Perhaps you've heard, Pope Francis is coming to Washington. Some people have been talking about this for months. Pope John Paul II visited Washington in 1979 and Pope Benedict XVI in 2008, but this trip is different.
Pope Francis has never set foot in the United States. Washington thinks it is the center of the world, but it is not the center of Pope Francis’ world. He prefers to serve in slums, rather than in corridors of power. He seeks out the poor and vulnerable, not the rich and powerful. As we watch him come to our land, he will also see us for the first time. I hope that we will be moved by his simple ways and powerful words and that he will be encouraged by the diversity and vitality of our church and nation.
Francis will be the first pope to address a joint meeting of Congress. This represents a transformation in American attitudes toward the papacy. Only 55 years ago, Rev. Billy Graham, Dr. Norman Vincent Peale, Rev. Martin Luther King, Sr., President Harry Truman and others said John Kennedy should not be President because he would take advice from the Pope. Now it seems the only thing Congress agrees on is they need advice from this pope.
A bipolar Washington, both excited and anxious, awaits Pope Francis. There is great anticipation. One of the hardest decisions for members of Congress is who will get their one place in the gallery when the Pope speaks. Congress with 73 percent disapproval wants to be seen with a leader whose unfavorable rating is 16 percent among Americans.
Pope Francis comes to speak to a Congress that is dysfunctional and demoralized. They cannot pass budgets or appropriations on time. Congress cannot reform immigration or repair the Voting Rights Act. The nation fights a war against ISIS without congressional debate or authorization. In a city of constant partisan combat, Francis will once again call for “politicians capable of sincere and effective dialogue" ("Evangelii Gaudium," No. 205).
Capitol Hill is “demoralized” in deeper ways. It lacks moral direction, serving powerful interests rather than the common good. This August, many Republicans have been traumatized by Trump and his demonization of immigrants, threats against “stupid leaders” and “losers” who stand in his way and crude attacks on women who dare to question him. The Republican House will not even vote on immigration reform and denies the damage we are doing to God’s creation. They would repeal health care for the uninsured and cut help for hungry families as part of their ideological agenda. Francis has acknowledged that in his defense of the poor, he should not forget the middle class. Washington could learn from him to move beyond dependence on campaign contributions from the rich and a constant focus on the middle class to not forget the poor.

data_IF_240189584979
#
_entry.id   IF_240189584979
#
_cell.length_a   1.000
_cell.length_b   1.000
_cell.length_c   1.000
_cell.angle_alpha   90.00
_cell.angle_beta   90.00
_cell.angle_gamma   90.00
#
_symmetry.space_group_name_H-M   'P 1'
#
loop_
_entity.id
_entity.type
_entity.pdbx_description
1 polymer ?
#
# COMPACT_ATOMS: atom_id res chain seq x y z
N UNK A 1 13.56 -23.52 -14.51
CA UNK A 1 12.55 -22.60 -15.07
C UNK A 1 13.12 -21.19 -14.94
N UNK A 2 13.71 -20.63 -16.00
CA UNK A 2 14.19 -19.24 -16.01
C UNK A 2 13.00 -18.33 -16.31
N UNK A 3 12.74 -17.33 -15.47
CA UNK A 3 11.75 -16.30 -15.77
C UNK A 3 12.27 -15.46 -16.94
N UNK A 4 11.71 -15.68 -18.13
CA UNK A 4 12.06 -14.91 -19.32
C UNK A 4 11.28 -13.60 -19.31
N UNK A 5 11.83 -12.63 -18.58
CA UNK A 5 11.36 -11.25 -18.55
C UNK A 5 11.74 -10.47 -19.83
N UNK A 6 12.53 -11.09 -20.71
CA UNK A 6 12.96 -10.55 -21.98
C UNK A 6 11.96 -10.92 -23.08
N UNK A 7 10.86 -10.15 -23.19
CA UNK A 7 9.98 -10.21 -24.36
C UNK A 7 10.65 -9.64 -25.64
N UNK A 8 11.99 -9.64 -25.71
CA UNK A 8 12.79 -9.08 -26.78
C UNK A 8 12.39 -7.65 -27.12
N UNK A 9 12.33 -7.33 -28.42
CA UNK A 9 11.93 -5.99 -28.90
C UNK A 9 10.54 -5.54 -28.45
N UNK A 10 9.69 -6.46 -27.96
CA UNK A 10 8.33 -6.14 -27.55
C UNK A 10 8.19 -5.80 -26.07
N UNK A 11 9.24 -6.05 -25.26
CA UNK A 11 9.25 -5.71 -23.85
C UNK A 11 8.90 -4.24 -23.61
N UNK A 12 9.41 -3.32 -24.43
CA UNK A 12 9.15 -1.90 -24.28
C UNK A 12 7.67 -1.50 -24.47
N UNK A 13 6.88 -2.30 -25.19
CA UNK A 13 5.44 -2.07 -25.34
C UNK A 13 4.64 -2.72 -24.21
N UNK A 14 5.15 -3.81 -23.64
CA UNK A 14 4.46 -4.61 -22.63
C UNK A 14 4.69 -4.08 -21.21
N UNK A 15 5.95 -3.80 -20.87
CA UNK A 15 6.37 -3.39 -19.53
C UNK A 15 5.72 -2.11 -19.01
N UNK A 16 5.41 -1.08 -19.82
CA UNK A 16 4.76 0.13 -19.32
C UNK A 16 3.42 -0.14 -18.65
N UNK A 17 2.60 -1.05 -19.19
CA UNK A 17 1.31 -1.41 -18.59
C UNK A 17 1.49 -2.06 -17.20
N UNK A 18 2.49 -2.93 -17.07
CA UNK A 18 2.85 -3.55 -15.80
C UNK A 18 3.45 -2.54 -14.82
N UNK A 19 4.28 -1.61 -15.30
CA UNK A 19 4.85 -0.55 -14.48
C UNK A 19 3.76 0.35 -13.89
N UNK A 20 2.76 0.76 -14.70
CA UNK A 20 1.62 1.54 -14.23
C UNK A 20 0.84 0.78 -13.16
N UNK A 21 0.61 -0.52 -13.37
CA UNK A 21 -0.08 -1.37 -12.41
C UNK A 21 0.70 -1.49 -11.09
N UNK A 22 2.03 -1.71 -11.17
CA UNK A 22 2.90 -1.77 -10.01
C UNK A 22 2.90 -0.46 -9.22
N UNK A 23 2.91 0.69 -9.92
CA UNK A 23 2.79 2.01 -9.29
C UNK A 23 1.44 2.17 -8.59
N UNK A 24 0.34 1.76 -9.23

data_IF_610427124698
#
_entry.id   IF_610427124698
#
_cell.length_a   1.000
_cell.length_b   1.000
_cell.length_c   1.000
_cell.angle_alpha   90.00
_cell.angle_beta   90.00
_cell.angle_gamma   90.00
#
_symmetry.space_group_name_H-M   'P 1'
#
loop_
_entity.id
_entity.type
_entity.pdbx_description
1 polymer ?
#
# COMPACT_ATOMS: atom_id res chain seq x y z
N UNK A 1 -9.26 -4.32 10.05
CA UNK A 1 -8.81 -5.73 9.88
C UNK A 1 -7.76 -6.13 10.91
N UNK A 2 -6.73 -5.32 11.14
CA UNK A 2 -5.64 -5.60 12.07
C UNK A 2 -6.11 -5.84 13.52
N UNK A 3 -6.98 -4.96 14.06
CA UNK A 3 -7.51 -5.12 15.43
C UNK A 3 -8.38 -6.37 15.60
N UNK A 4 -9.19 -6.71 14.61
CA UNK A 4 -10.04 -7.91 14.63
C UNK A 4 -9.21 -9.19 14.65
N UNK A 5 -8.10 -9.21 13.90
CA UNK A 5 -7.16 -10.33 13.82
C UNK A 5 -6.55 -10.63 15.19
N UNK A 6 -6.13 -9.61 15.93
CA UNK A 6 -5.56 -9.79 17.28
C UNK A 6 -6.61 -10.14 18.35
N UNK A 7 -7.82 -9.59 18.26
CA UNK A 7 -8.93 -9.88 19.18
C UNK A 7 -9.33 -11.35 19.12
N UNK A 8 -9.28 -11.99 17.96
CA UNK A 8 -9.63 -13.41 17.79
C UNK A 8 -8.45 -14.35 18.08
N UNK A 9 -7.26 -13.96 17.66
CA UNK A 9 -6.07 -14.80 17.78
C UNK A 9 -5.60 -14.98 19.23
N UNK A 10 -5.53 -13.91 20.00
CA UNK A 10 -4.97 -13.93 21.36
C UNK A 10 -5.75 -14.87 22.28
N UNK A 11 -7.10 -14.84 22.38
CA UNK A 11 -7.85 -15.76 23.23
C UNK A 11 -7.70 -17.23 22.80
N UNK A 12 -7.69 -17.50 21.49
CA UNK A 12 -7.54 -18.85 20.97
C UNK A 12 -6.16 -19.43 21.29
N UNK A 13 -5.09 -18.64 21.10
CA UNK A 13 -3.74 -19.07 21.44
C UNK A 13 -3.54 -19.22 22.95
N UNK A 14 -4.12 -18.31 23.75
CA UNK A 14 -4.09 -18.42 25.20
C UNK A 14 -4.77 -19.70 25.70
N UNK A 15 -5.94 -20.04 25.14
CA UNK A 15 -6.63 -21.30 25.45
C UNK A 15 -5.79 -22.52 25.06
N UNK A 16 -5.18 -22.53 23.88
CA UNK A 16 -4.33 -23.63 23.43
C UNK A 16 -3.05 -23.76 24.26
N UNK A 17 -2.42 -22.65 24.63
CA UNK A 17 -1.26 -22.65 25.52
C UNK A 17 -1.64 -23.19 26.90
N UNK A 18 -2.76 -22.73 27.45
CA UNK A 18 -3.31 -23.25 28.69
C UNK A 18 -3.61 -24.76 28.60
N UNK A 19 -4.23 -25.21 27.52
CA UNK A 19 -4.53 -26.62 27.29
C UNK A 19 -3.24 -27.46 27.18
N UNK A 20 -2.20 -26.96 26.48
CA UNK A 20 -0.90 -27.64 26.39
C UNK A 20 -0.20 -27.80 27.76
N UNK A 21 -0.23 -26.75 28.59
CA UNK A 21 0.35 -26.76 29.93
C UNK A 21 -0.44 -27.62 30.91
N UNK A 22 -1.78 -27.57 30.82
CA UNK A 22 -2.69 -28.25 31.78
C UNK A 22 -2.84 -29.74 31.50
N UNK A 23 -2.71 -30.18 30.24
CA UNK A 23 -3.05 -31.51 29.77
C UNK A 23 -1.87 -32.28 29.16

Many Democrats defend Planned Parenthood, dismissing horrific evidence that reveals more clearly than ever the humanity of the unborn child, the brutal violence of abortion and the dehumanizing attitudes of the abortion industry. Planned Parenthood is the N.R.A. of the progressive movement, demanding support or silence no matter what it says or does. I don’t recall liberals saying Romney’s 47 percent comment should be ignored because of how it was obtained or edited. Pope Francis is likely to repeat his admonition, “It is not ‘progressive’ to try to resolve problems by eliminating a human life” ("Evangelli Gaudium," No. 214).
Pope Francis may be new to the United States, but his message will not be new. He warned the European Parliament against a “throwaway culture” and urged protection for unborn children and welcome for immigrants. In the Philippines he urged that “the poor be treated fairly—their dignity be respected, that political and economic policies be just and inclusive.” In Latin America he said,“certainly every country needs economic growth and the creation of wealth, but creation of this wealth must always be at the service of the common good, and not only for the benefit of a few." Everywhere, he calls for respect for family life, defense of religious freedom and care for God’s creation. In Washington, Pope Francis will affirm our founding principles, applaud our diversity and deliver a message of responsibility, the opportunity and obligation to use our freedom, power and resources to build a nation and world of greater justice, solidarity and peace.
Francis will teach and touch us by what he does, as much as by what he says. He will come to Washington through Havana, reinforcing his call for dialogue over confrontation. He will go from meeting the most powerful in Washington to spend time with the least, those who are hungry, homeless or new to our nation. He will meet with bishops and I hope listen to survivors of clerical sexual abuse. After addressing the United Nations, he will visit an inner city Catholic school in Harlem. He will celebrate Mass with a million people and then bring a word of hope to prisoners as he ends his journey.
If Congress wants to truly welcome Francis, they should follow his example and Walk with Francis. Not only might their polls improve, but they might come to practice discover “civic and political love” which Francis describes in these simple words:
“We must regain the conviction that we need one another, that we have a shared responsibility for others and the world, and that being good and decent are worth it” ("Evangelii Gaudium," No. 229).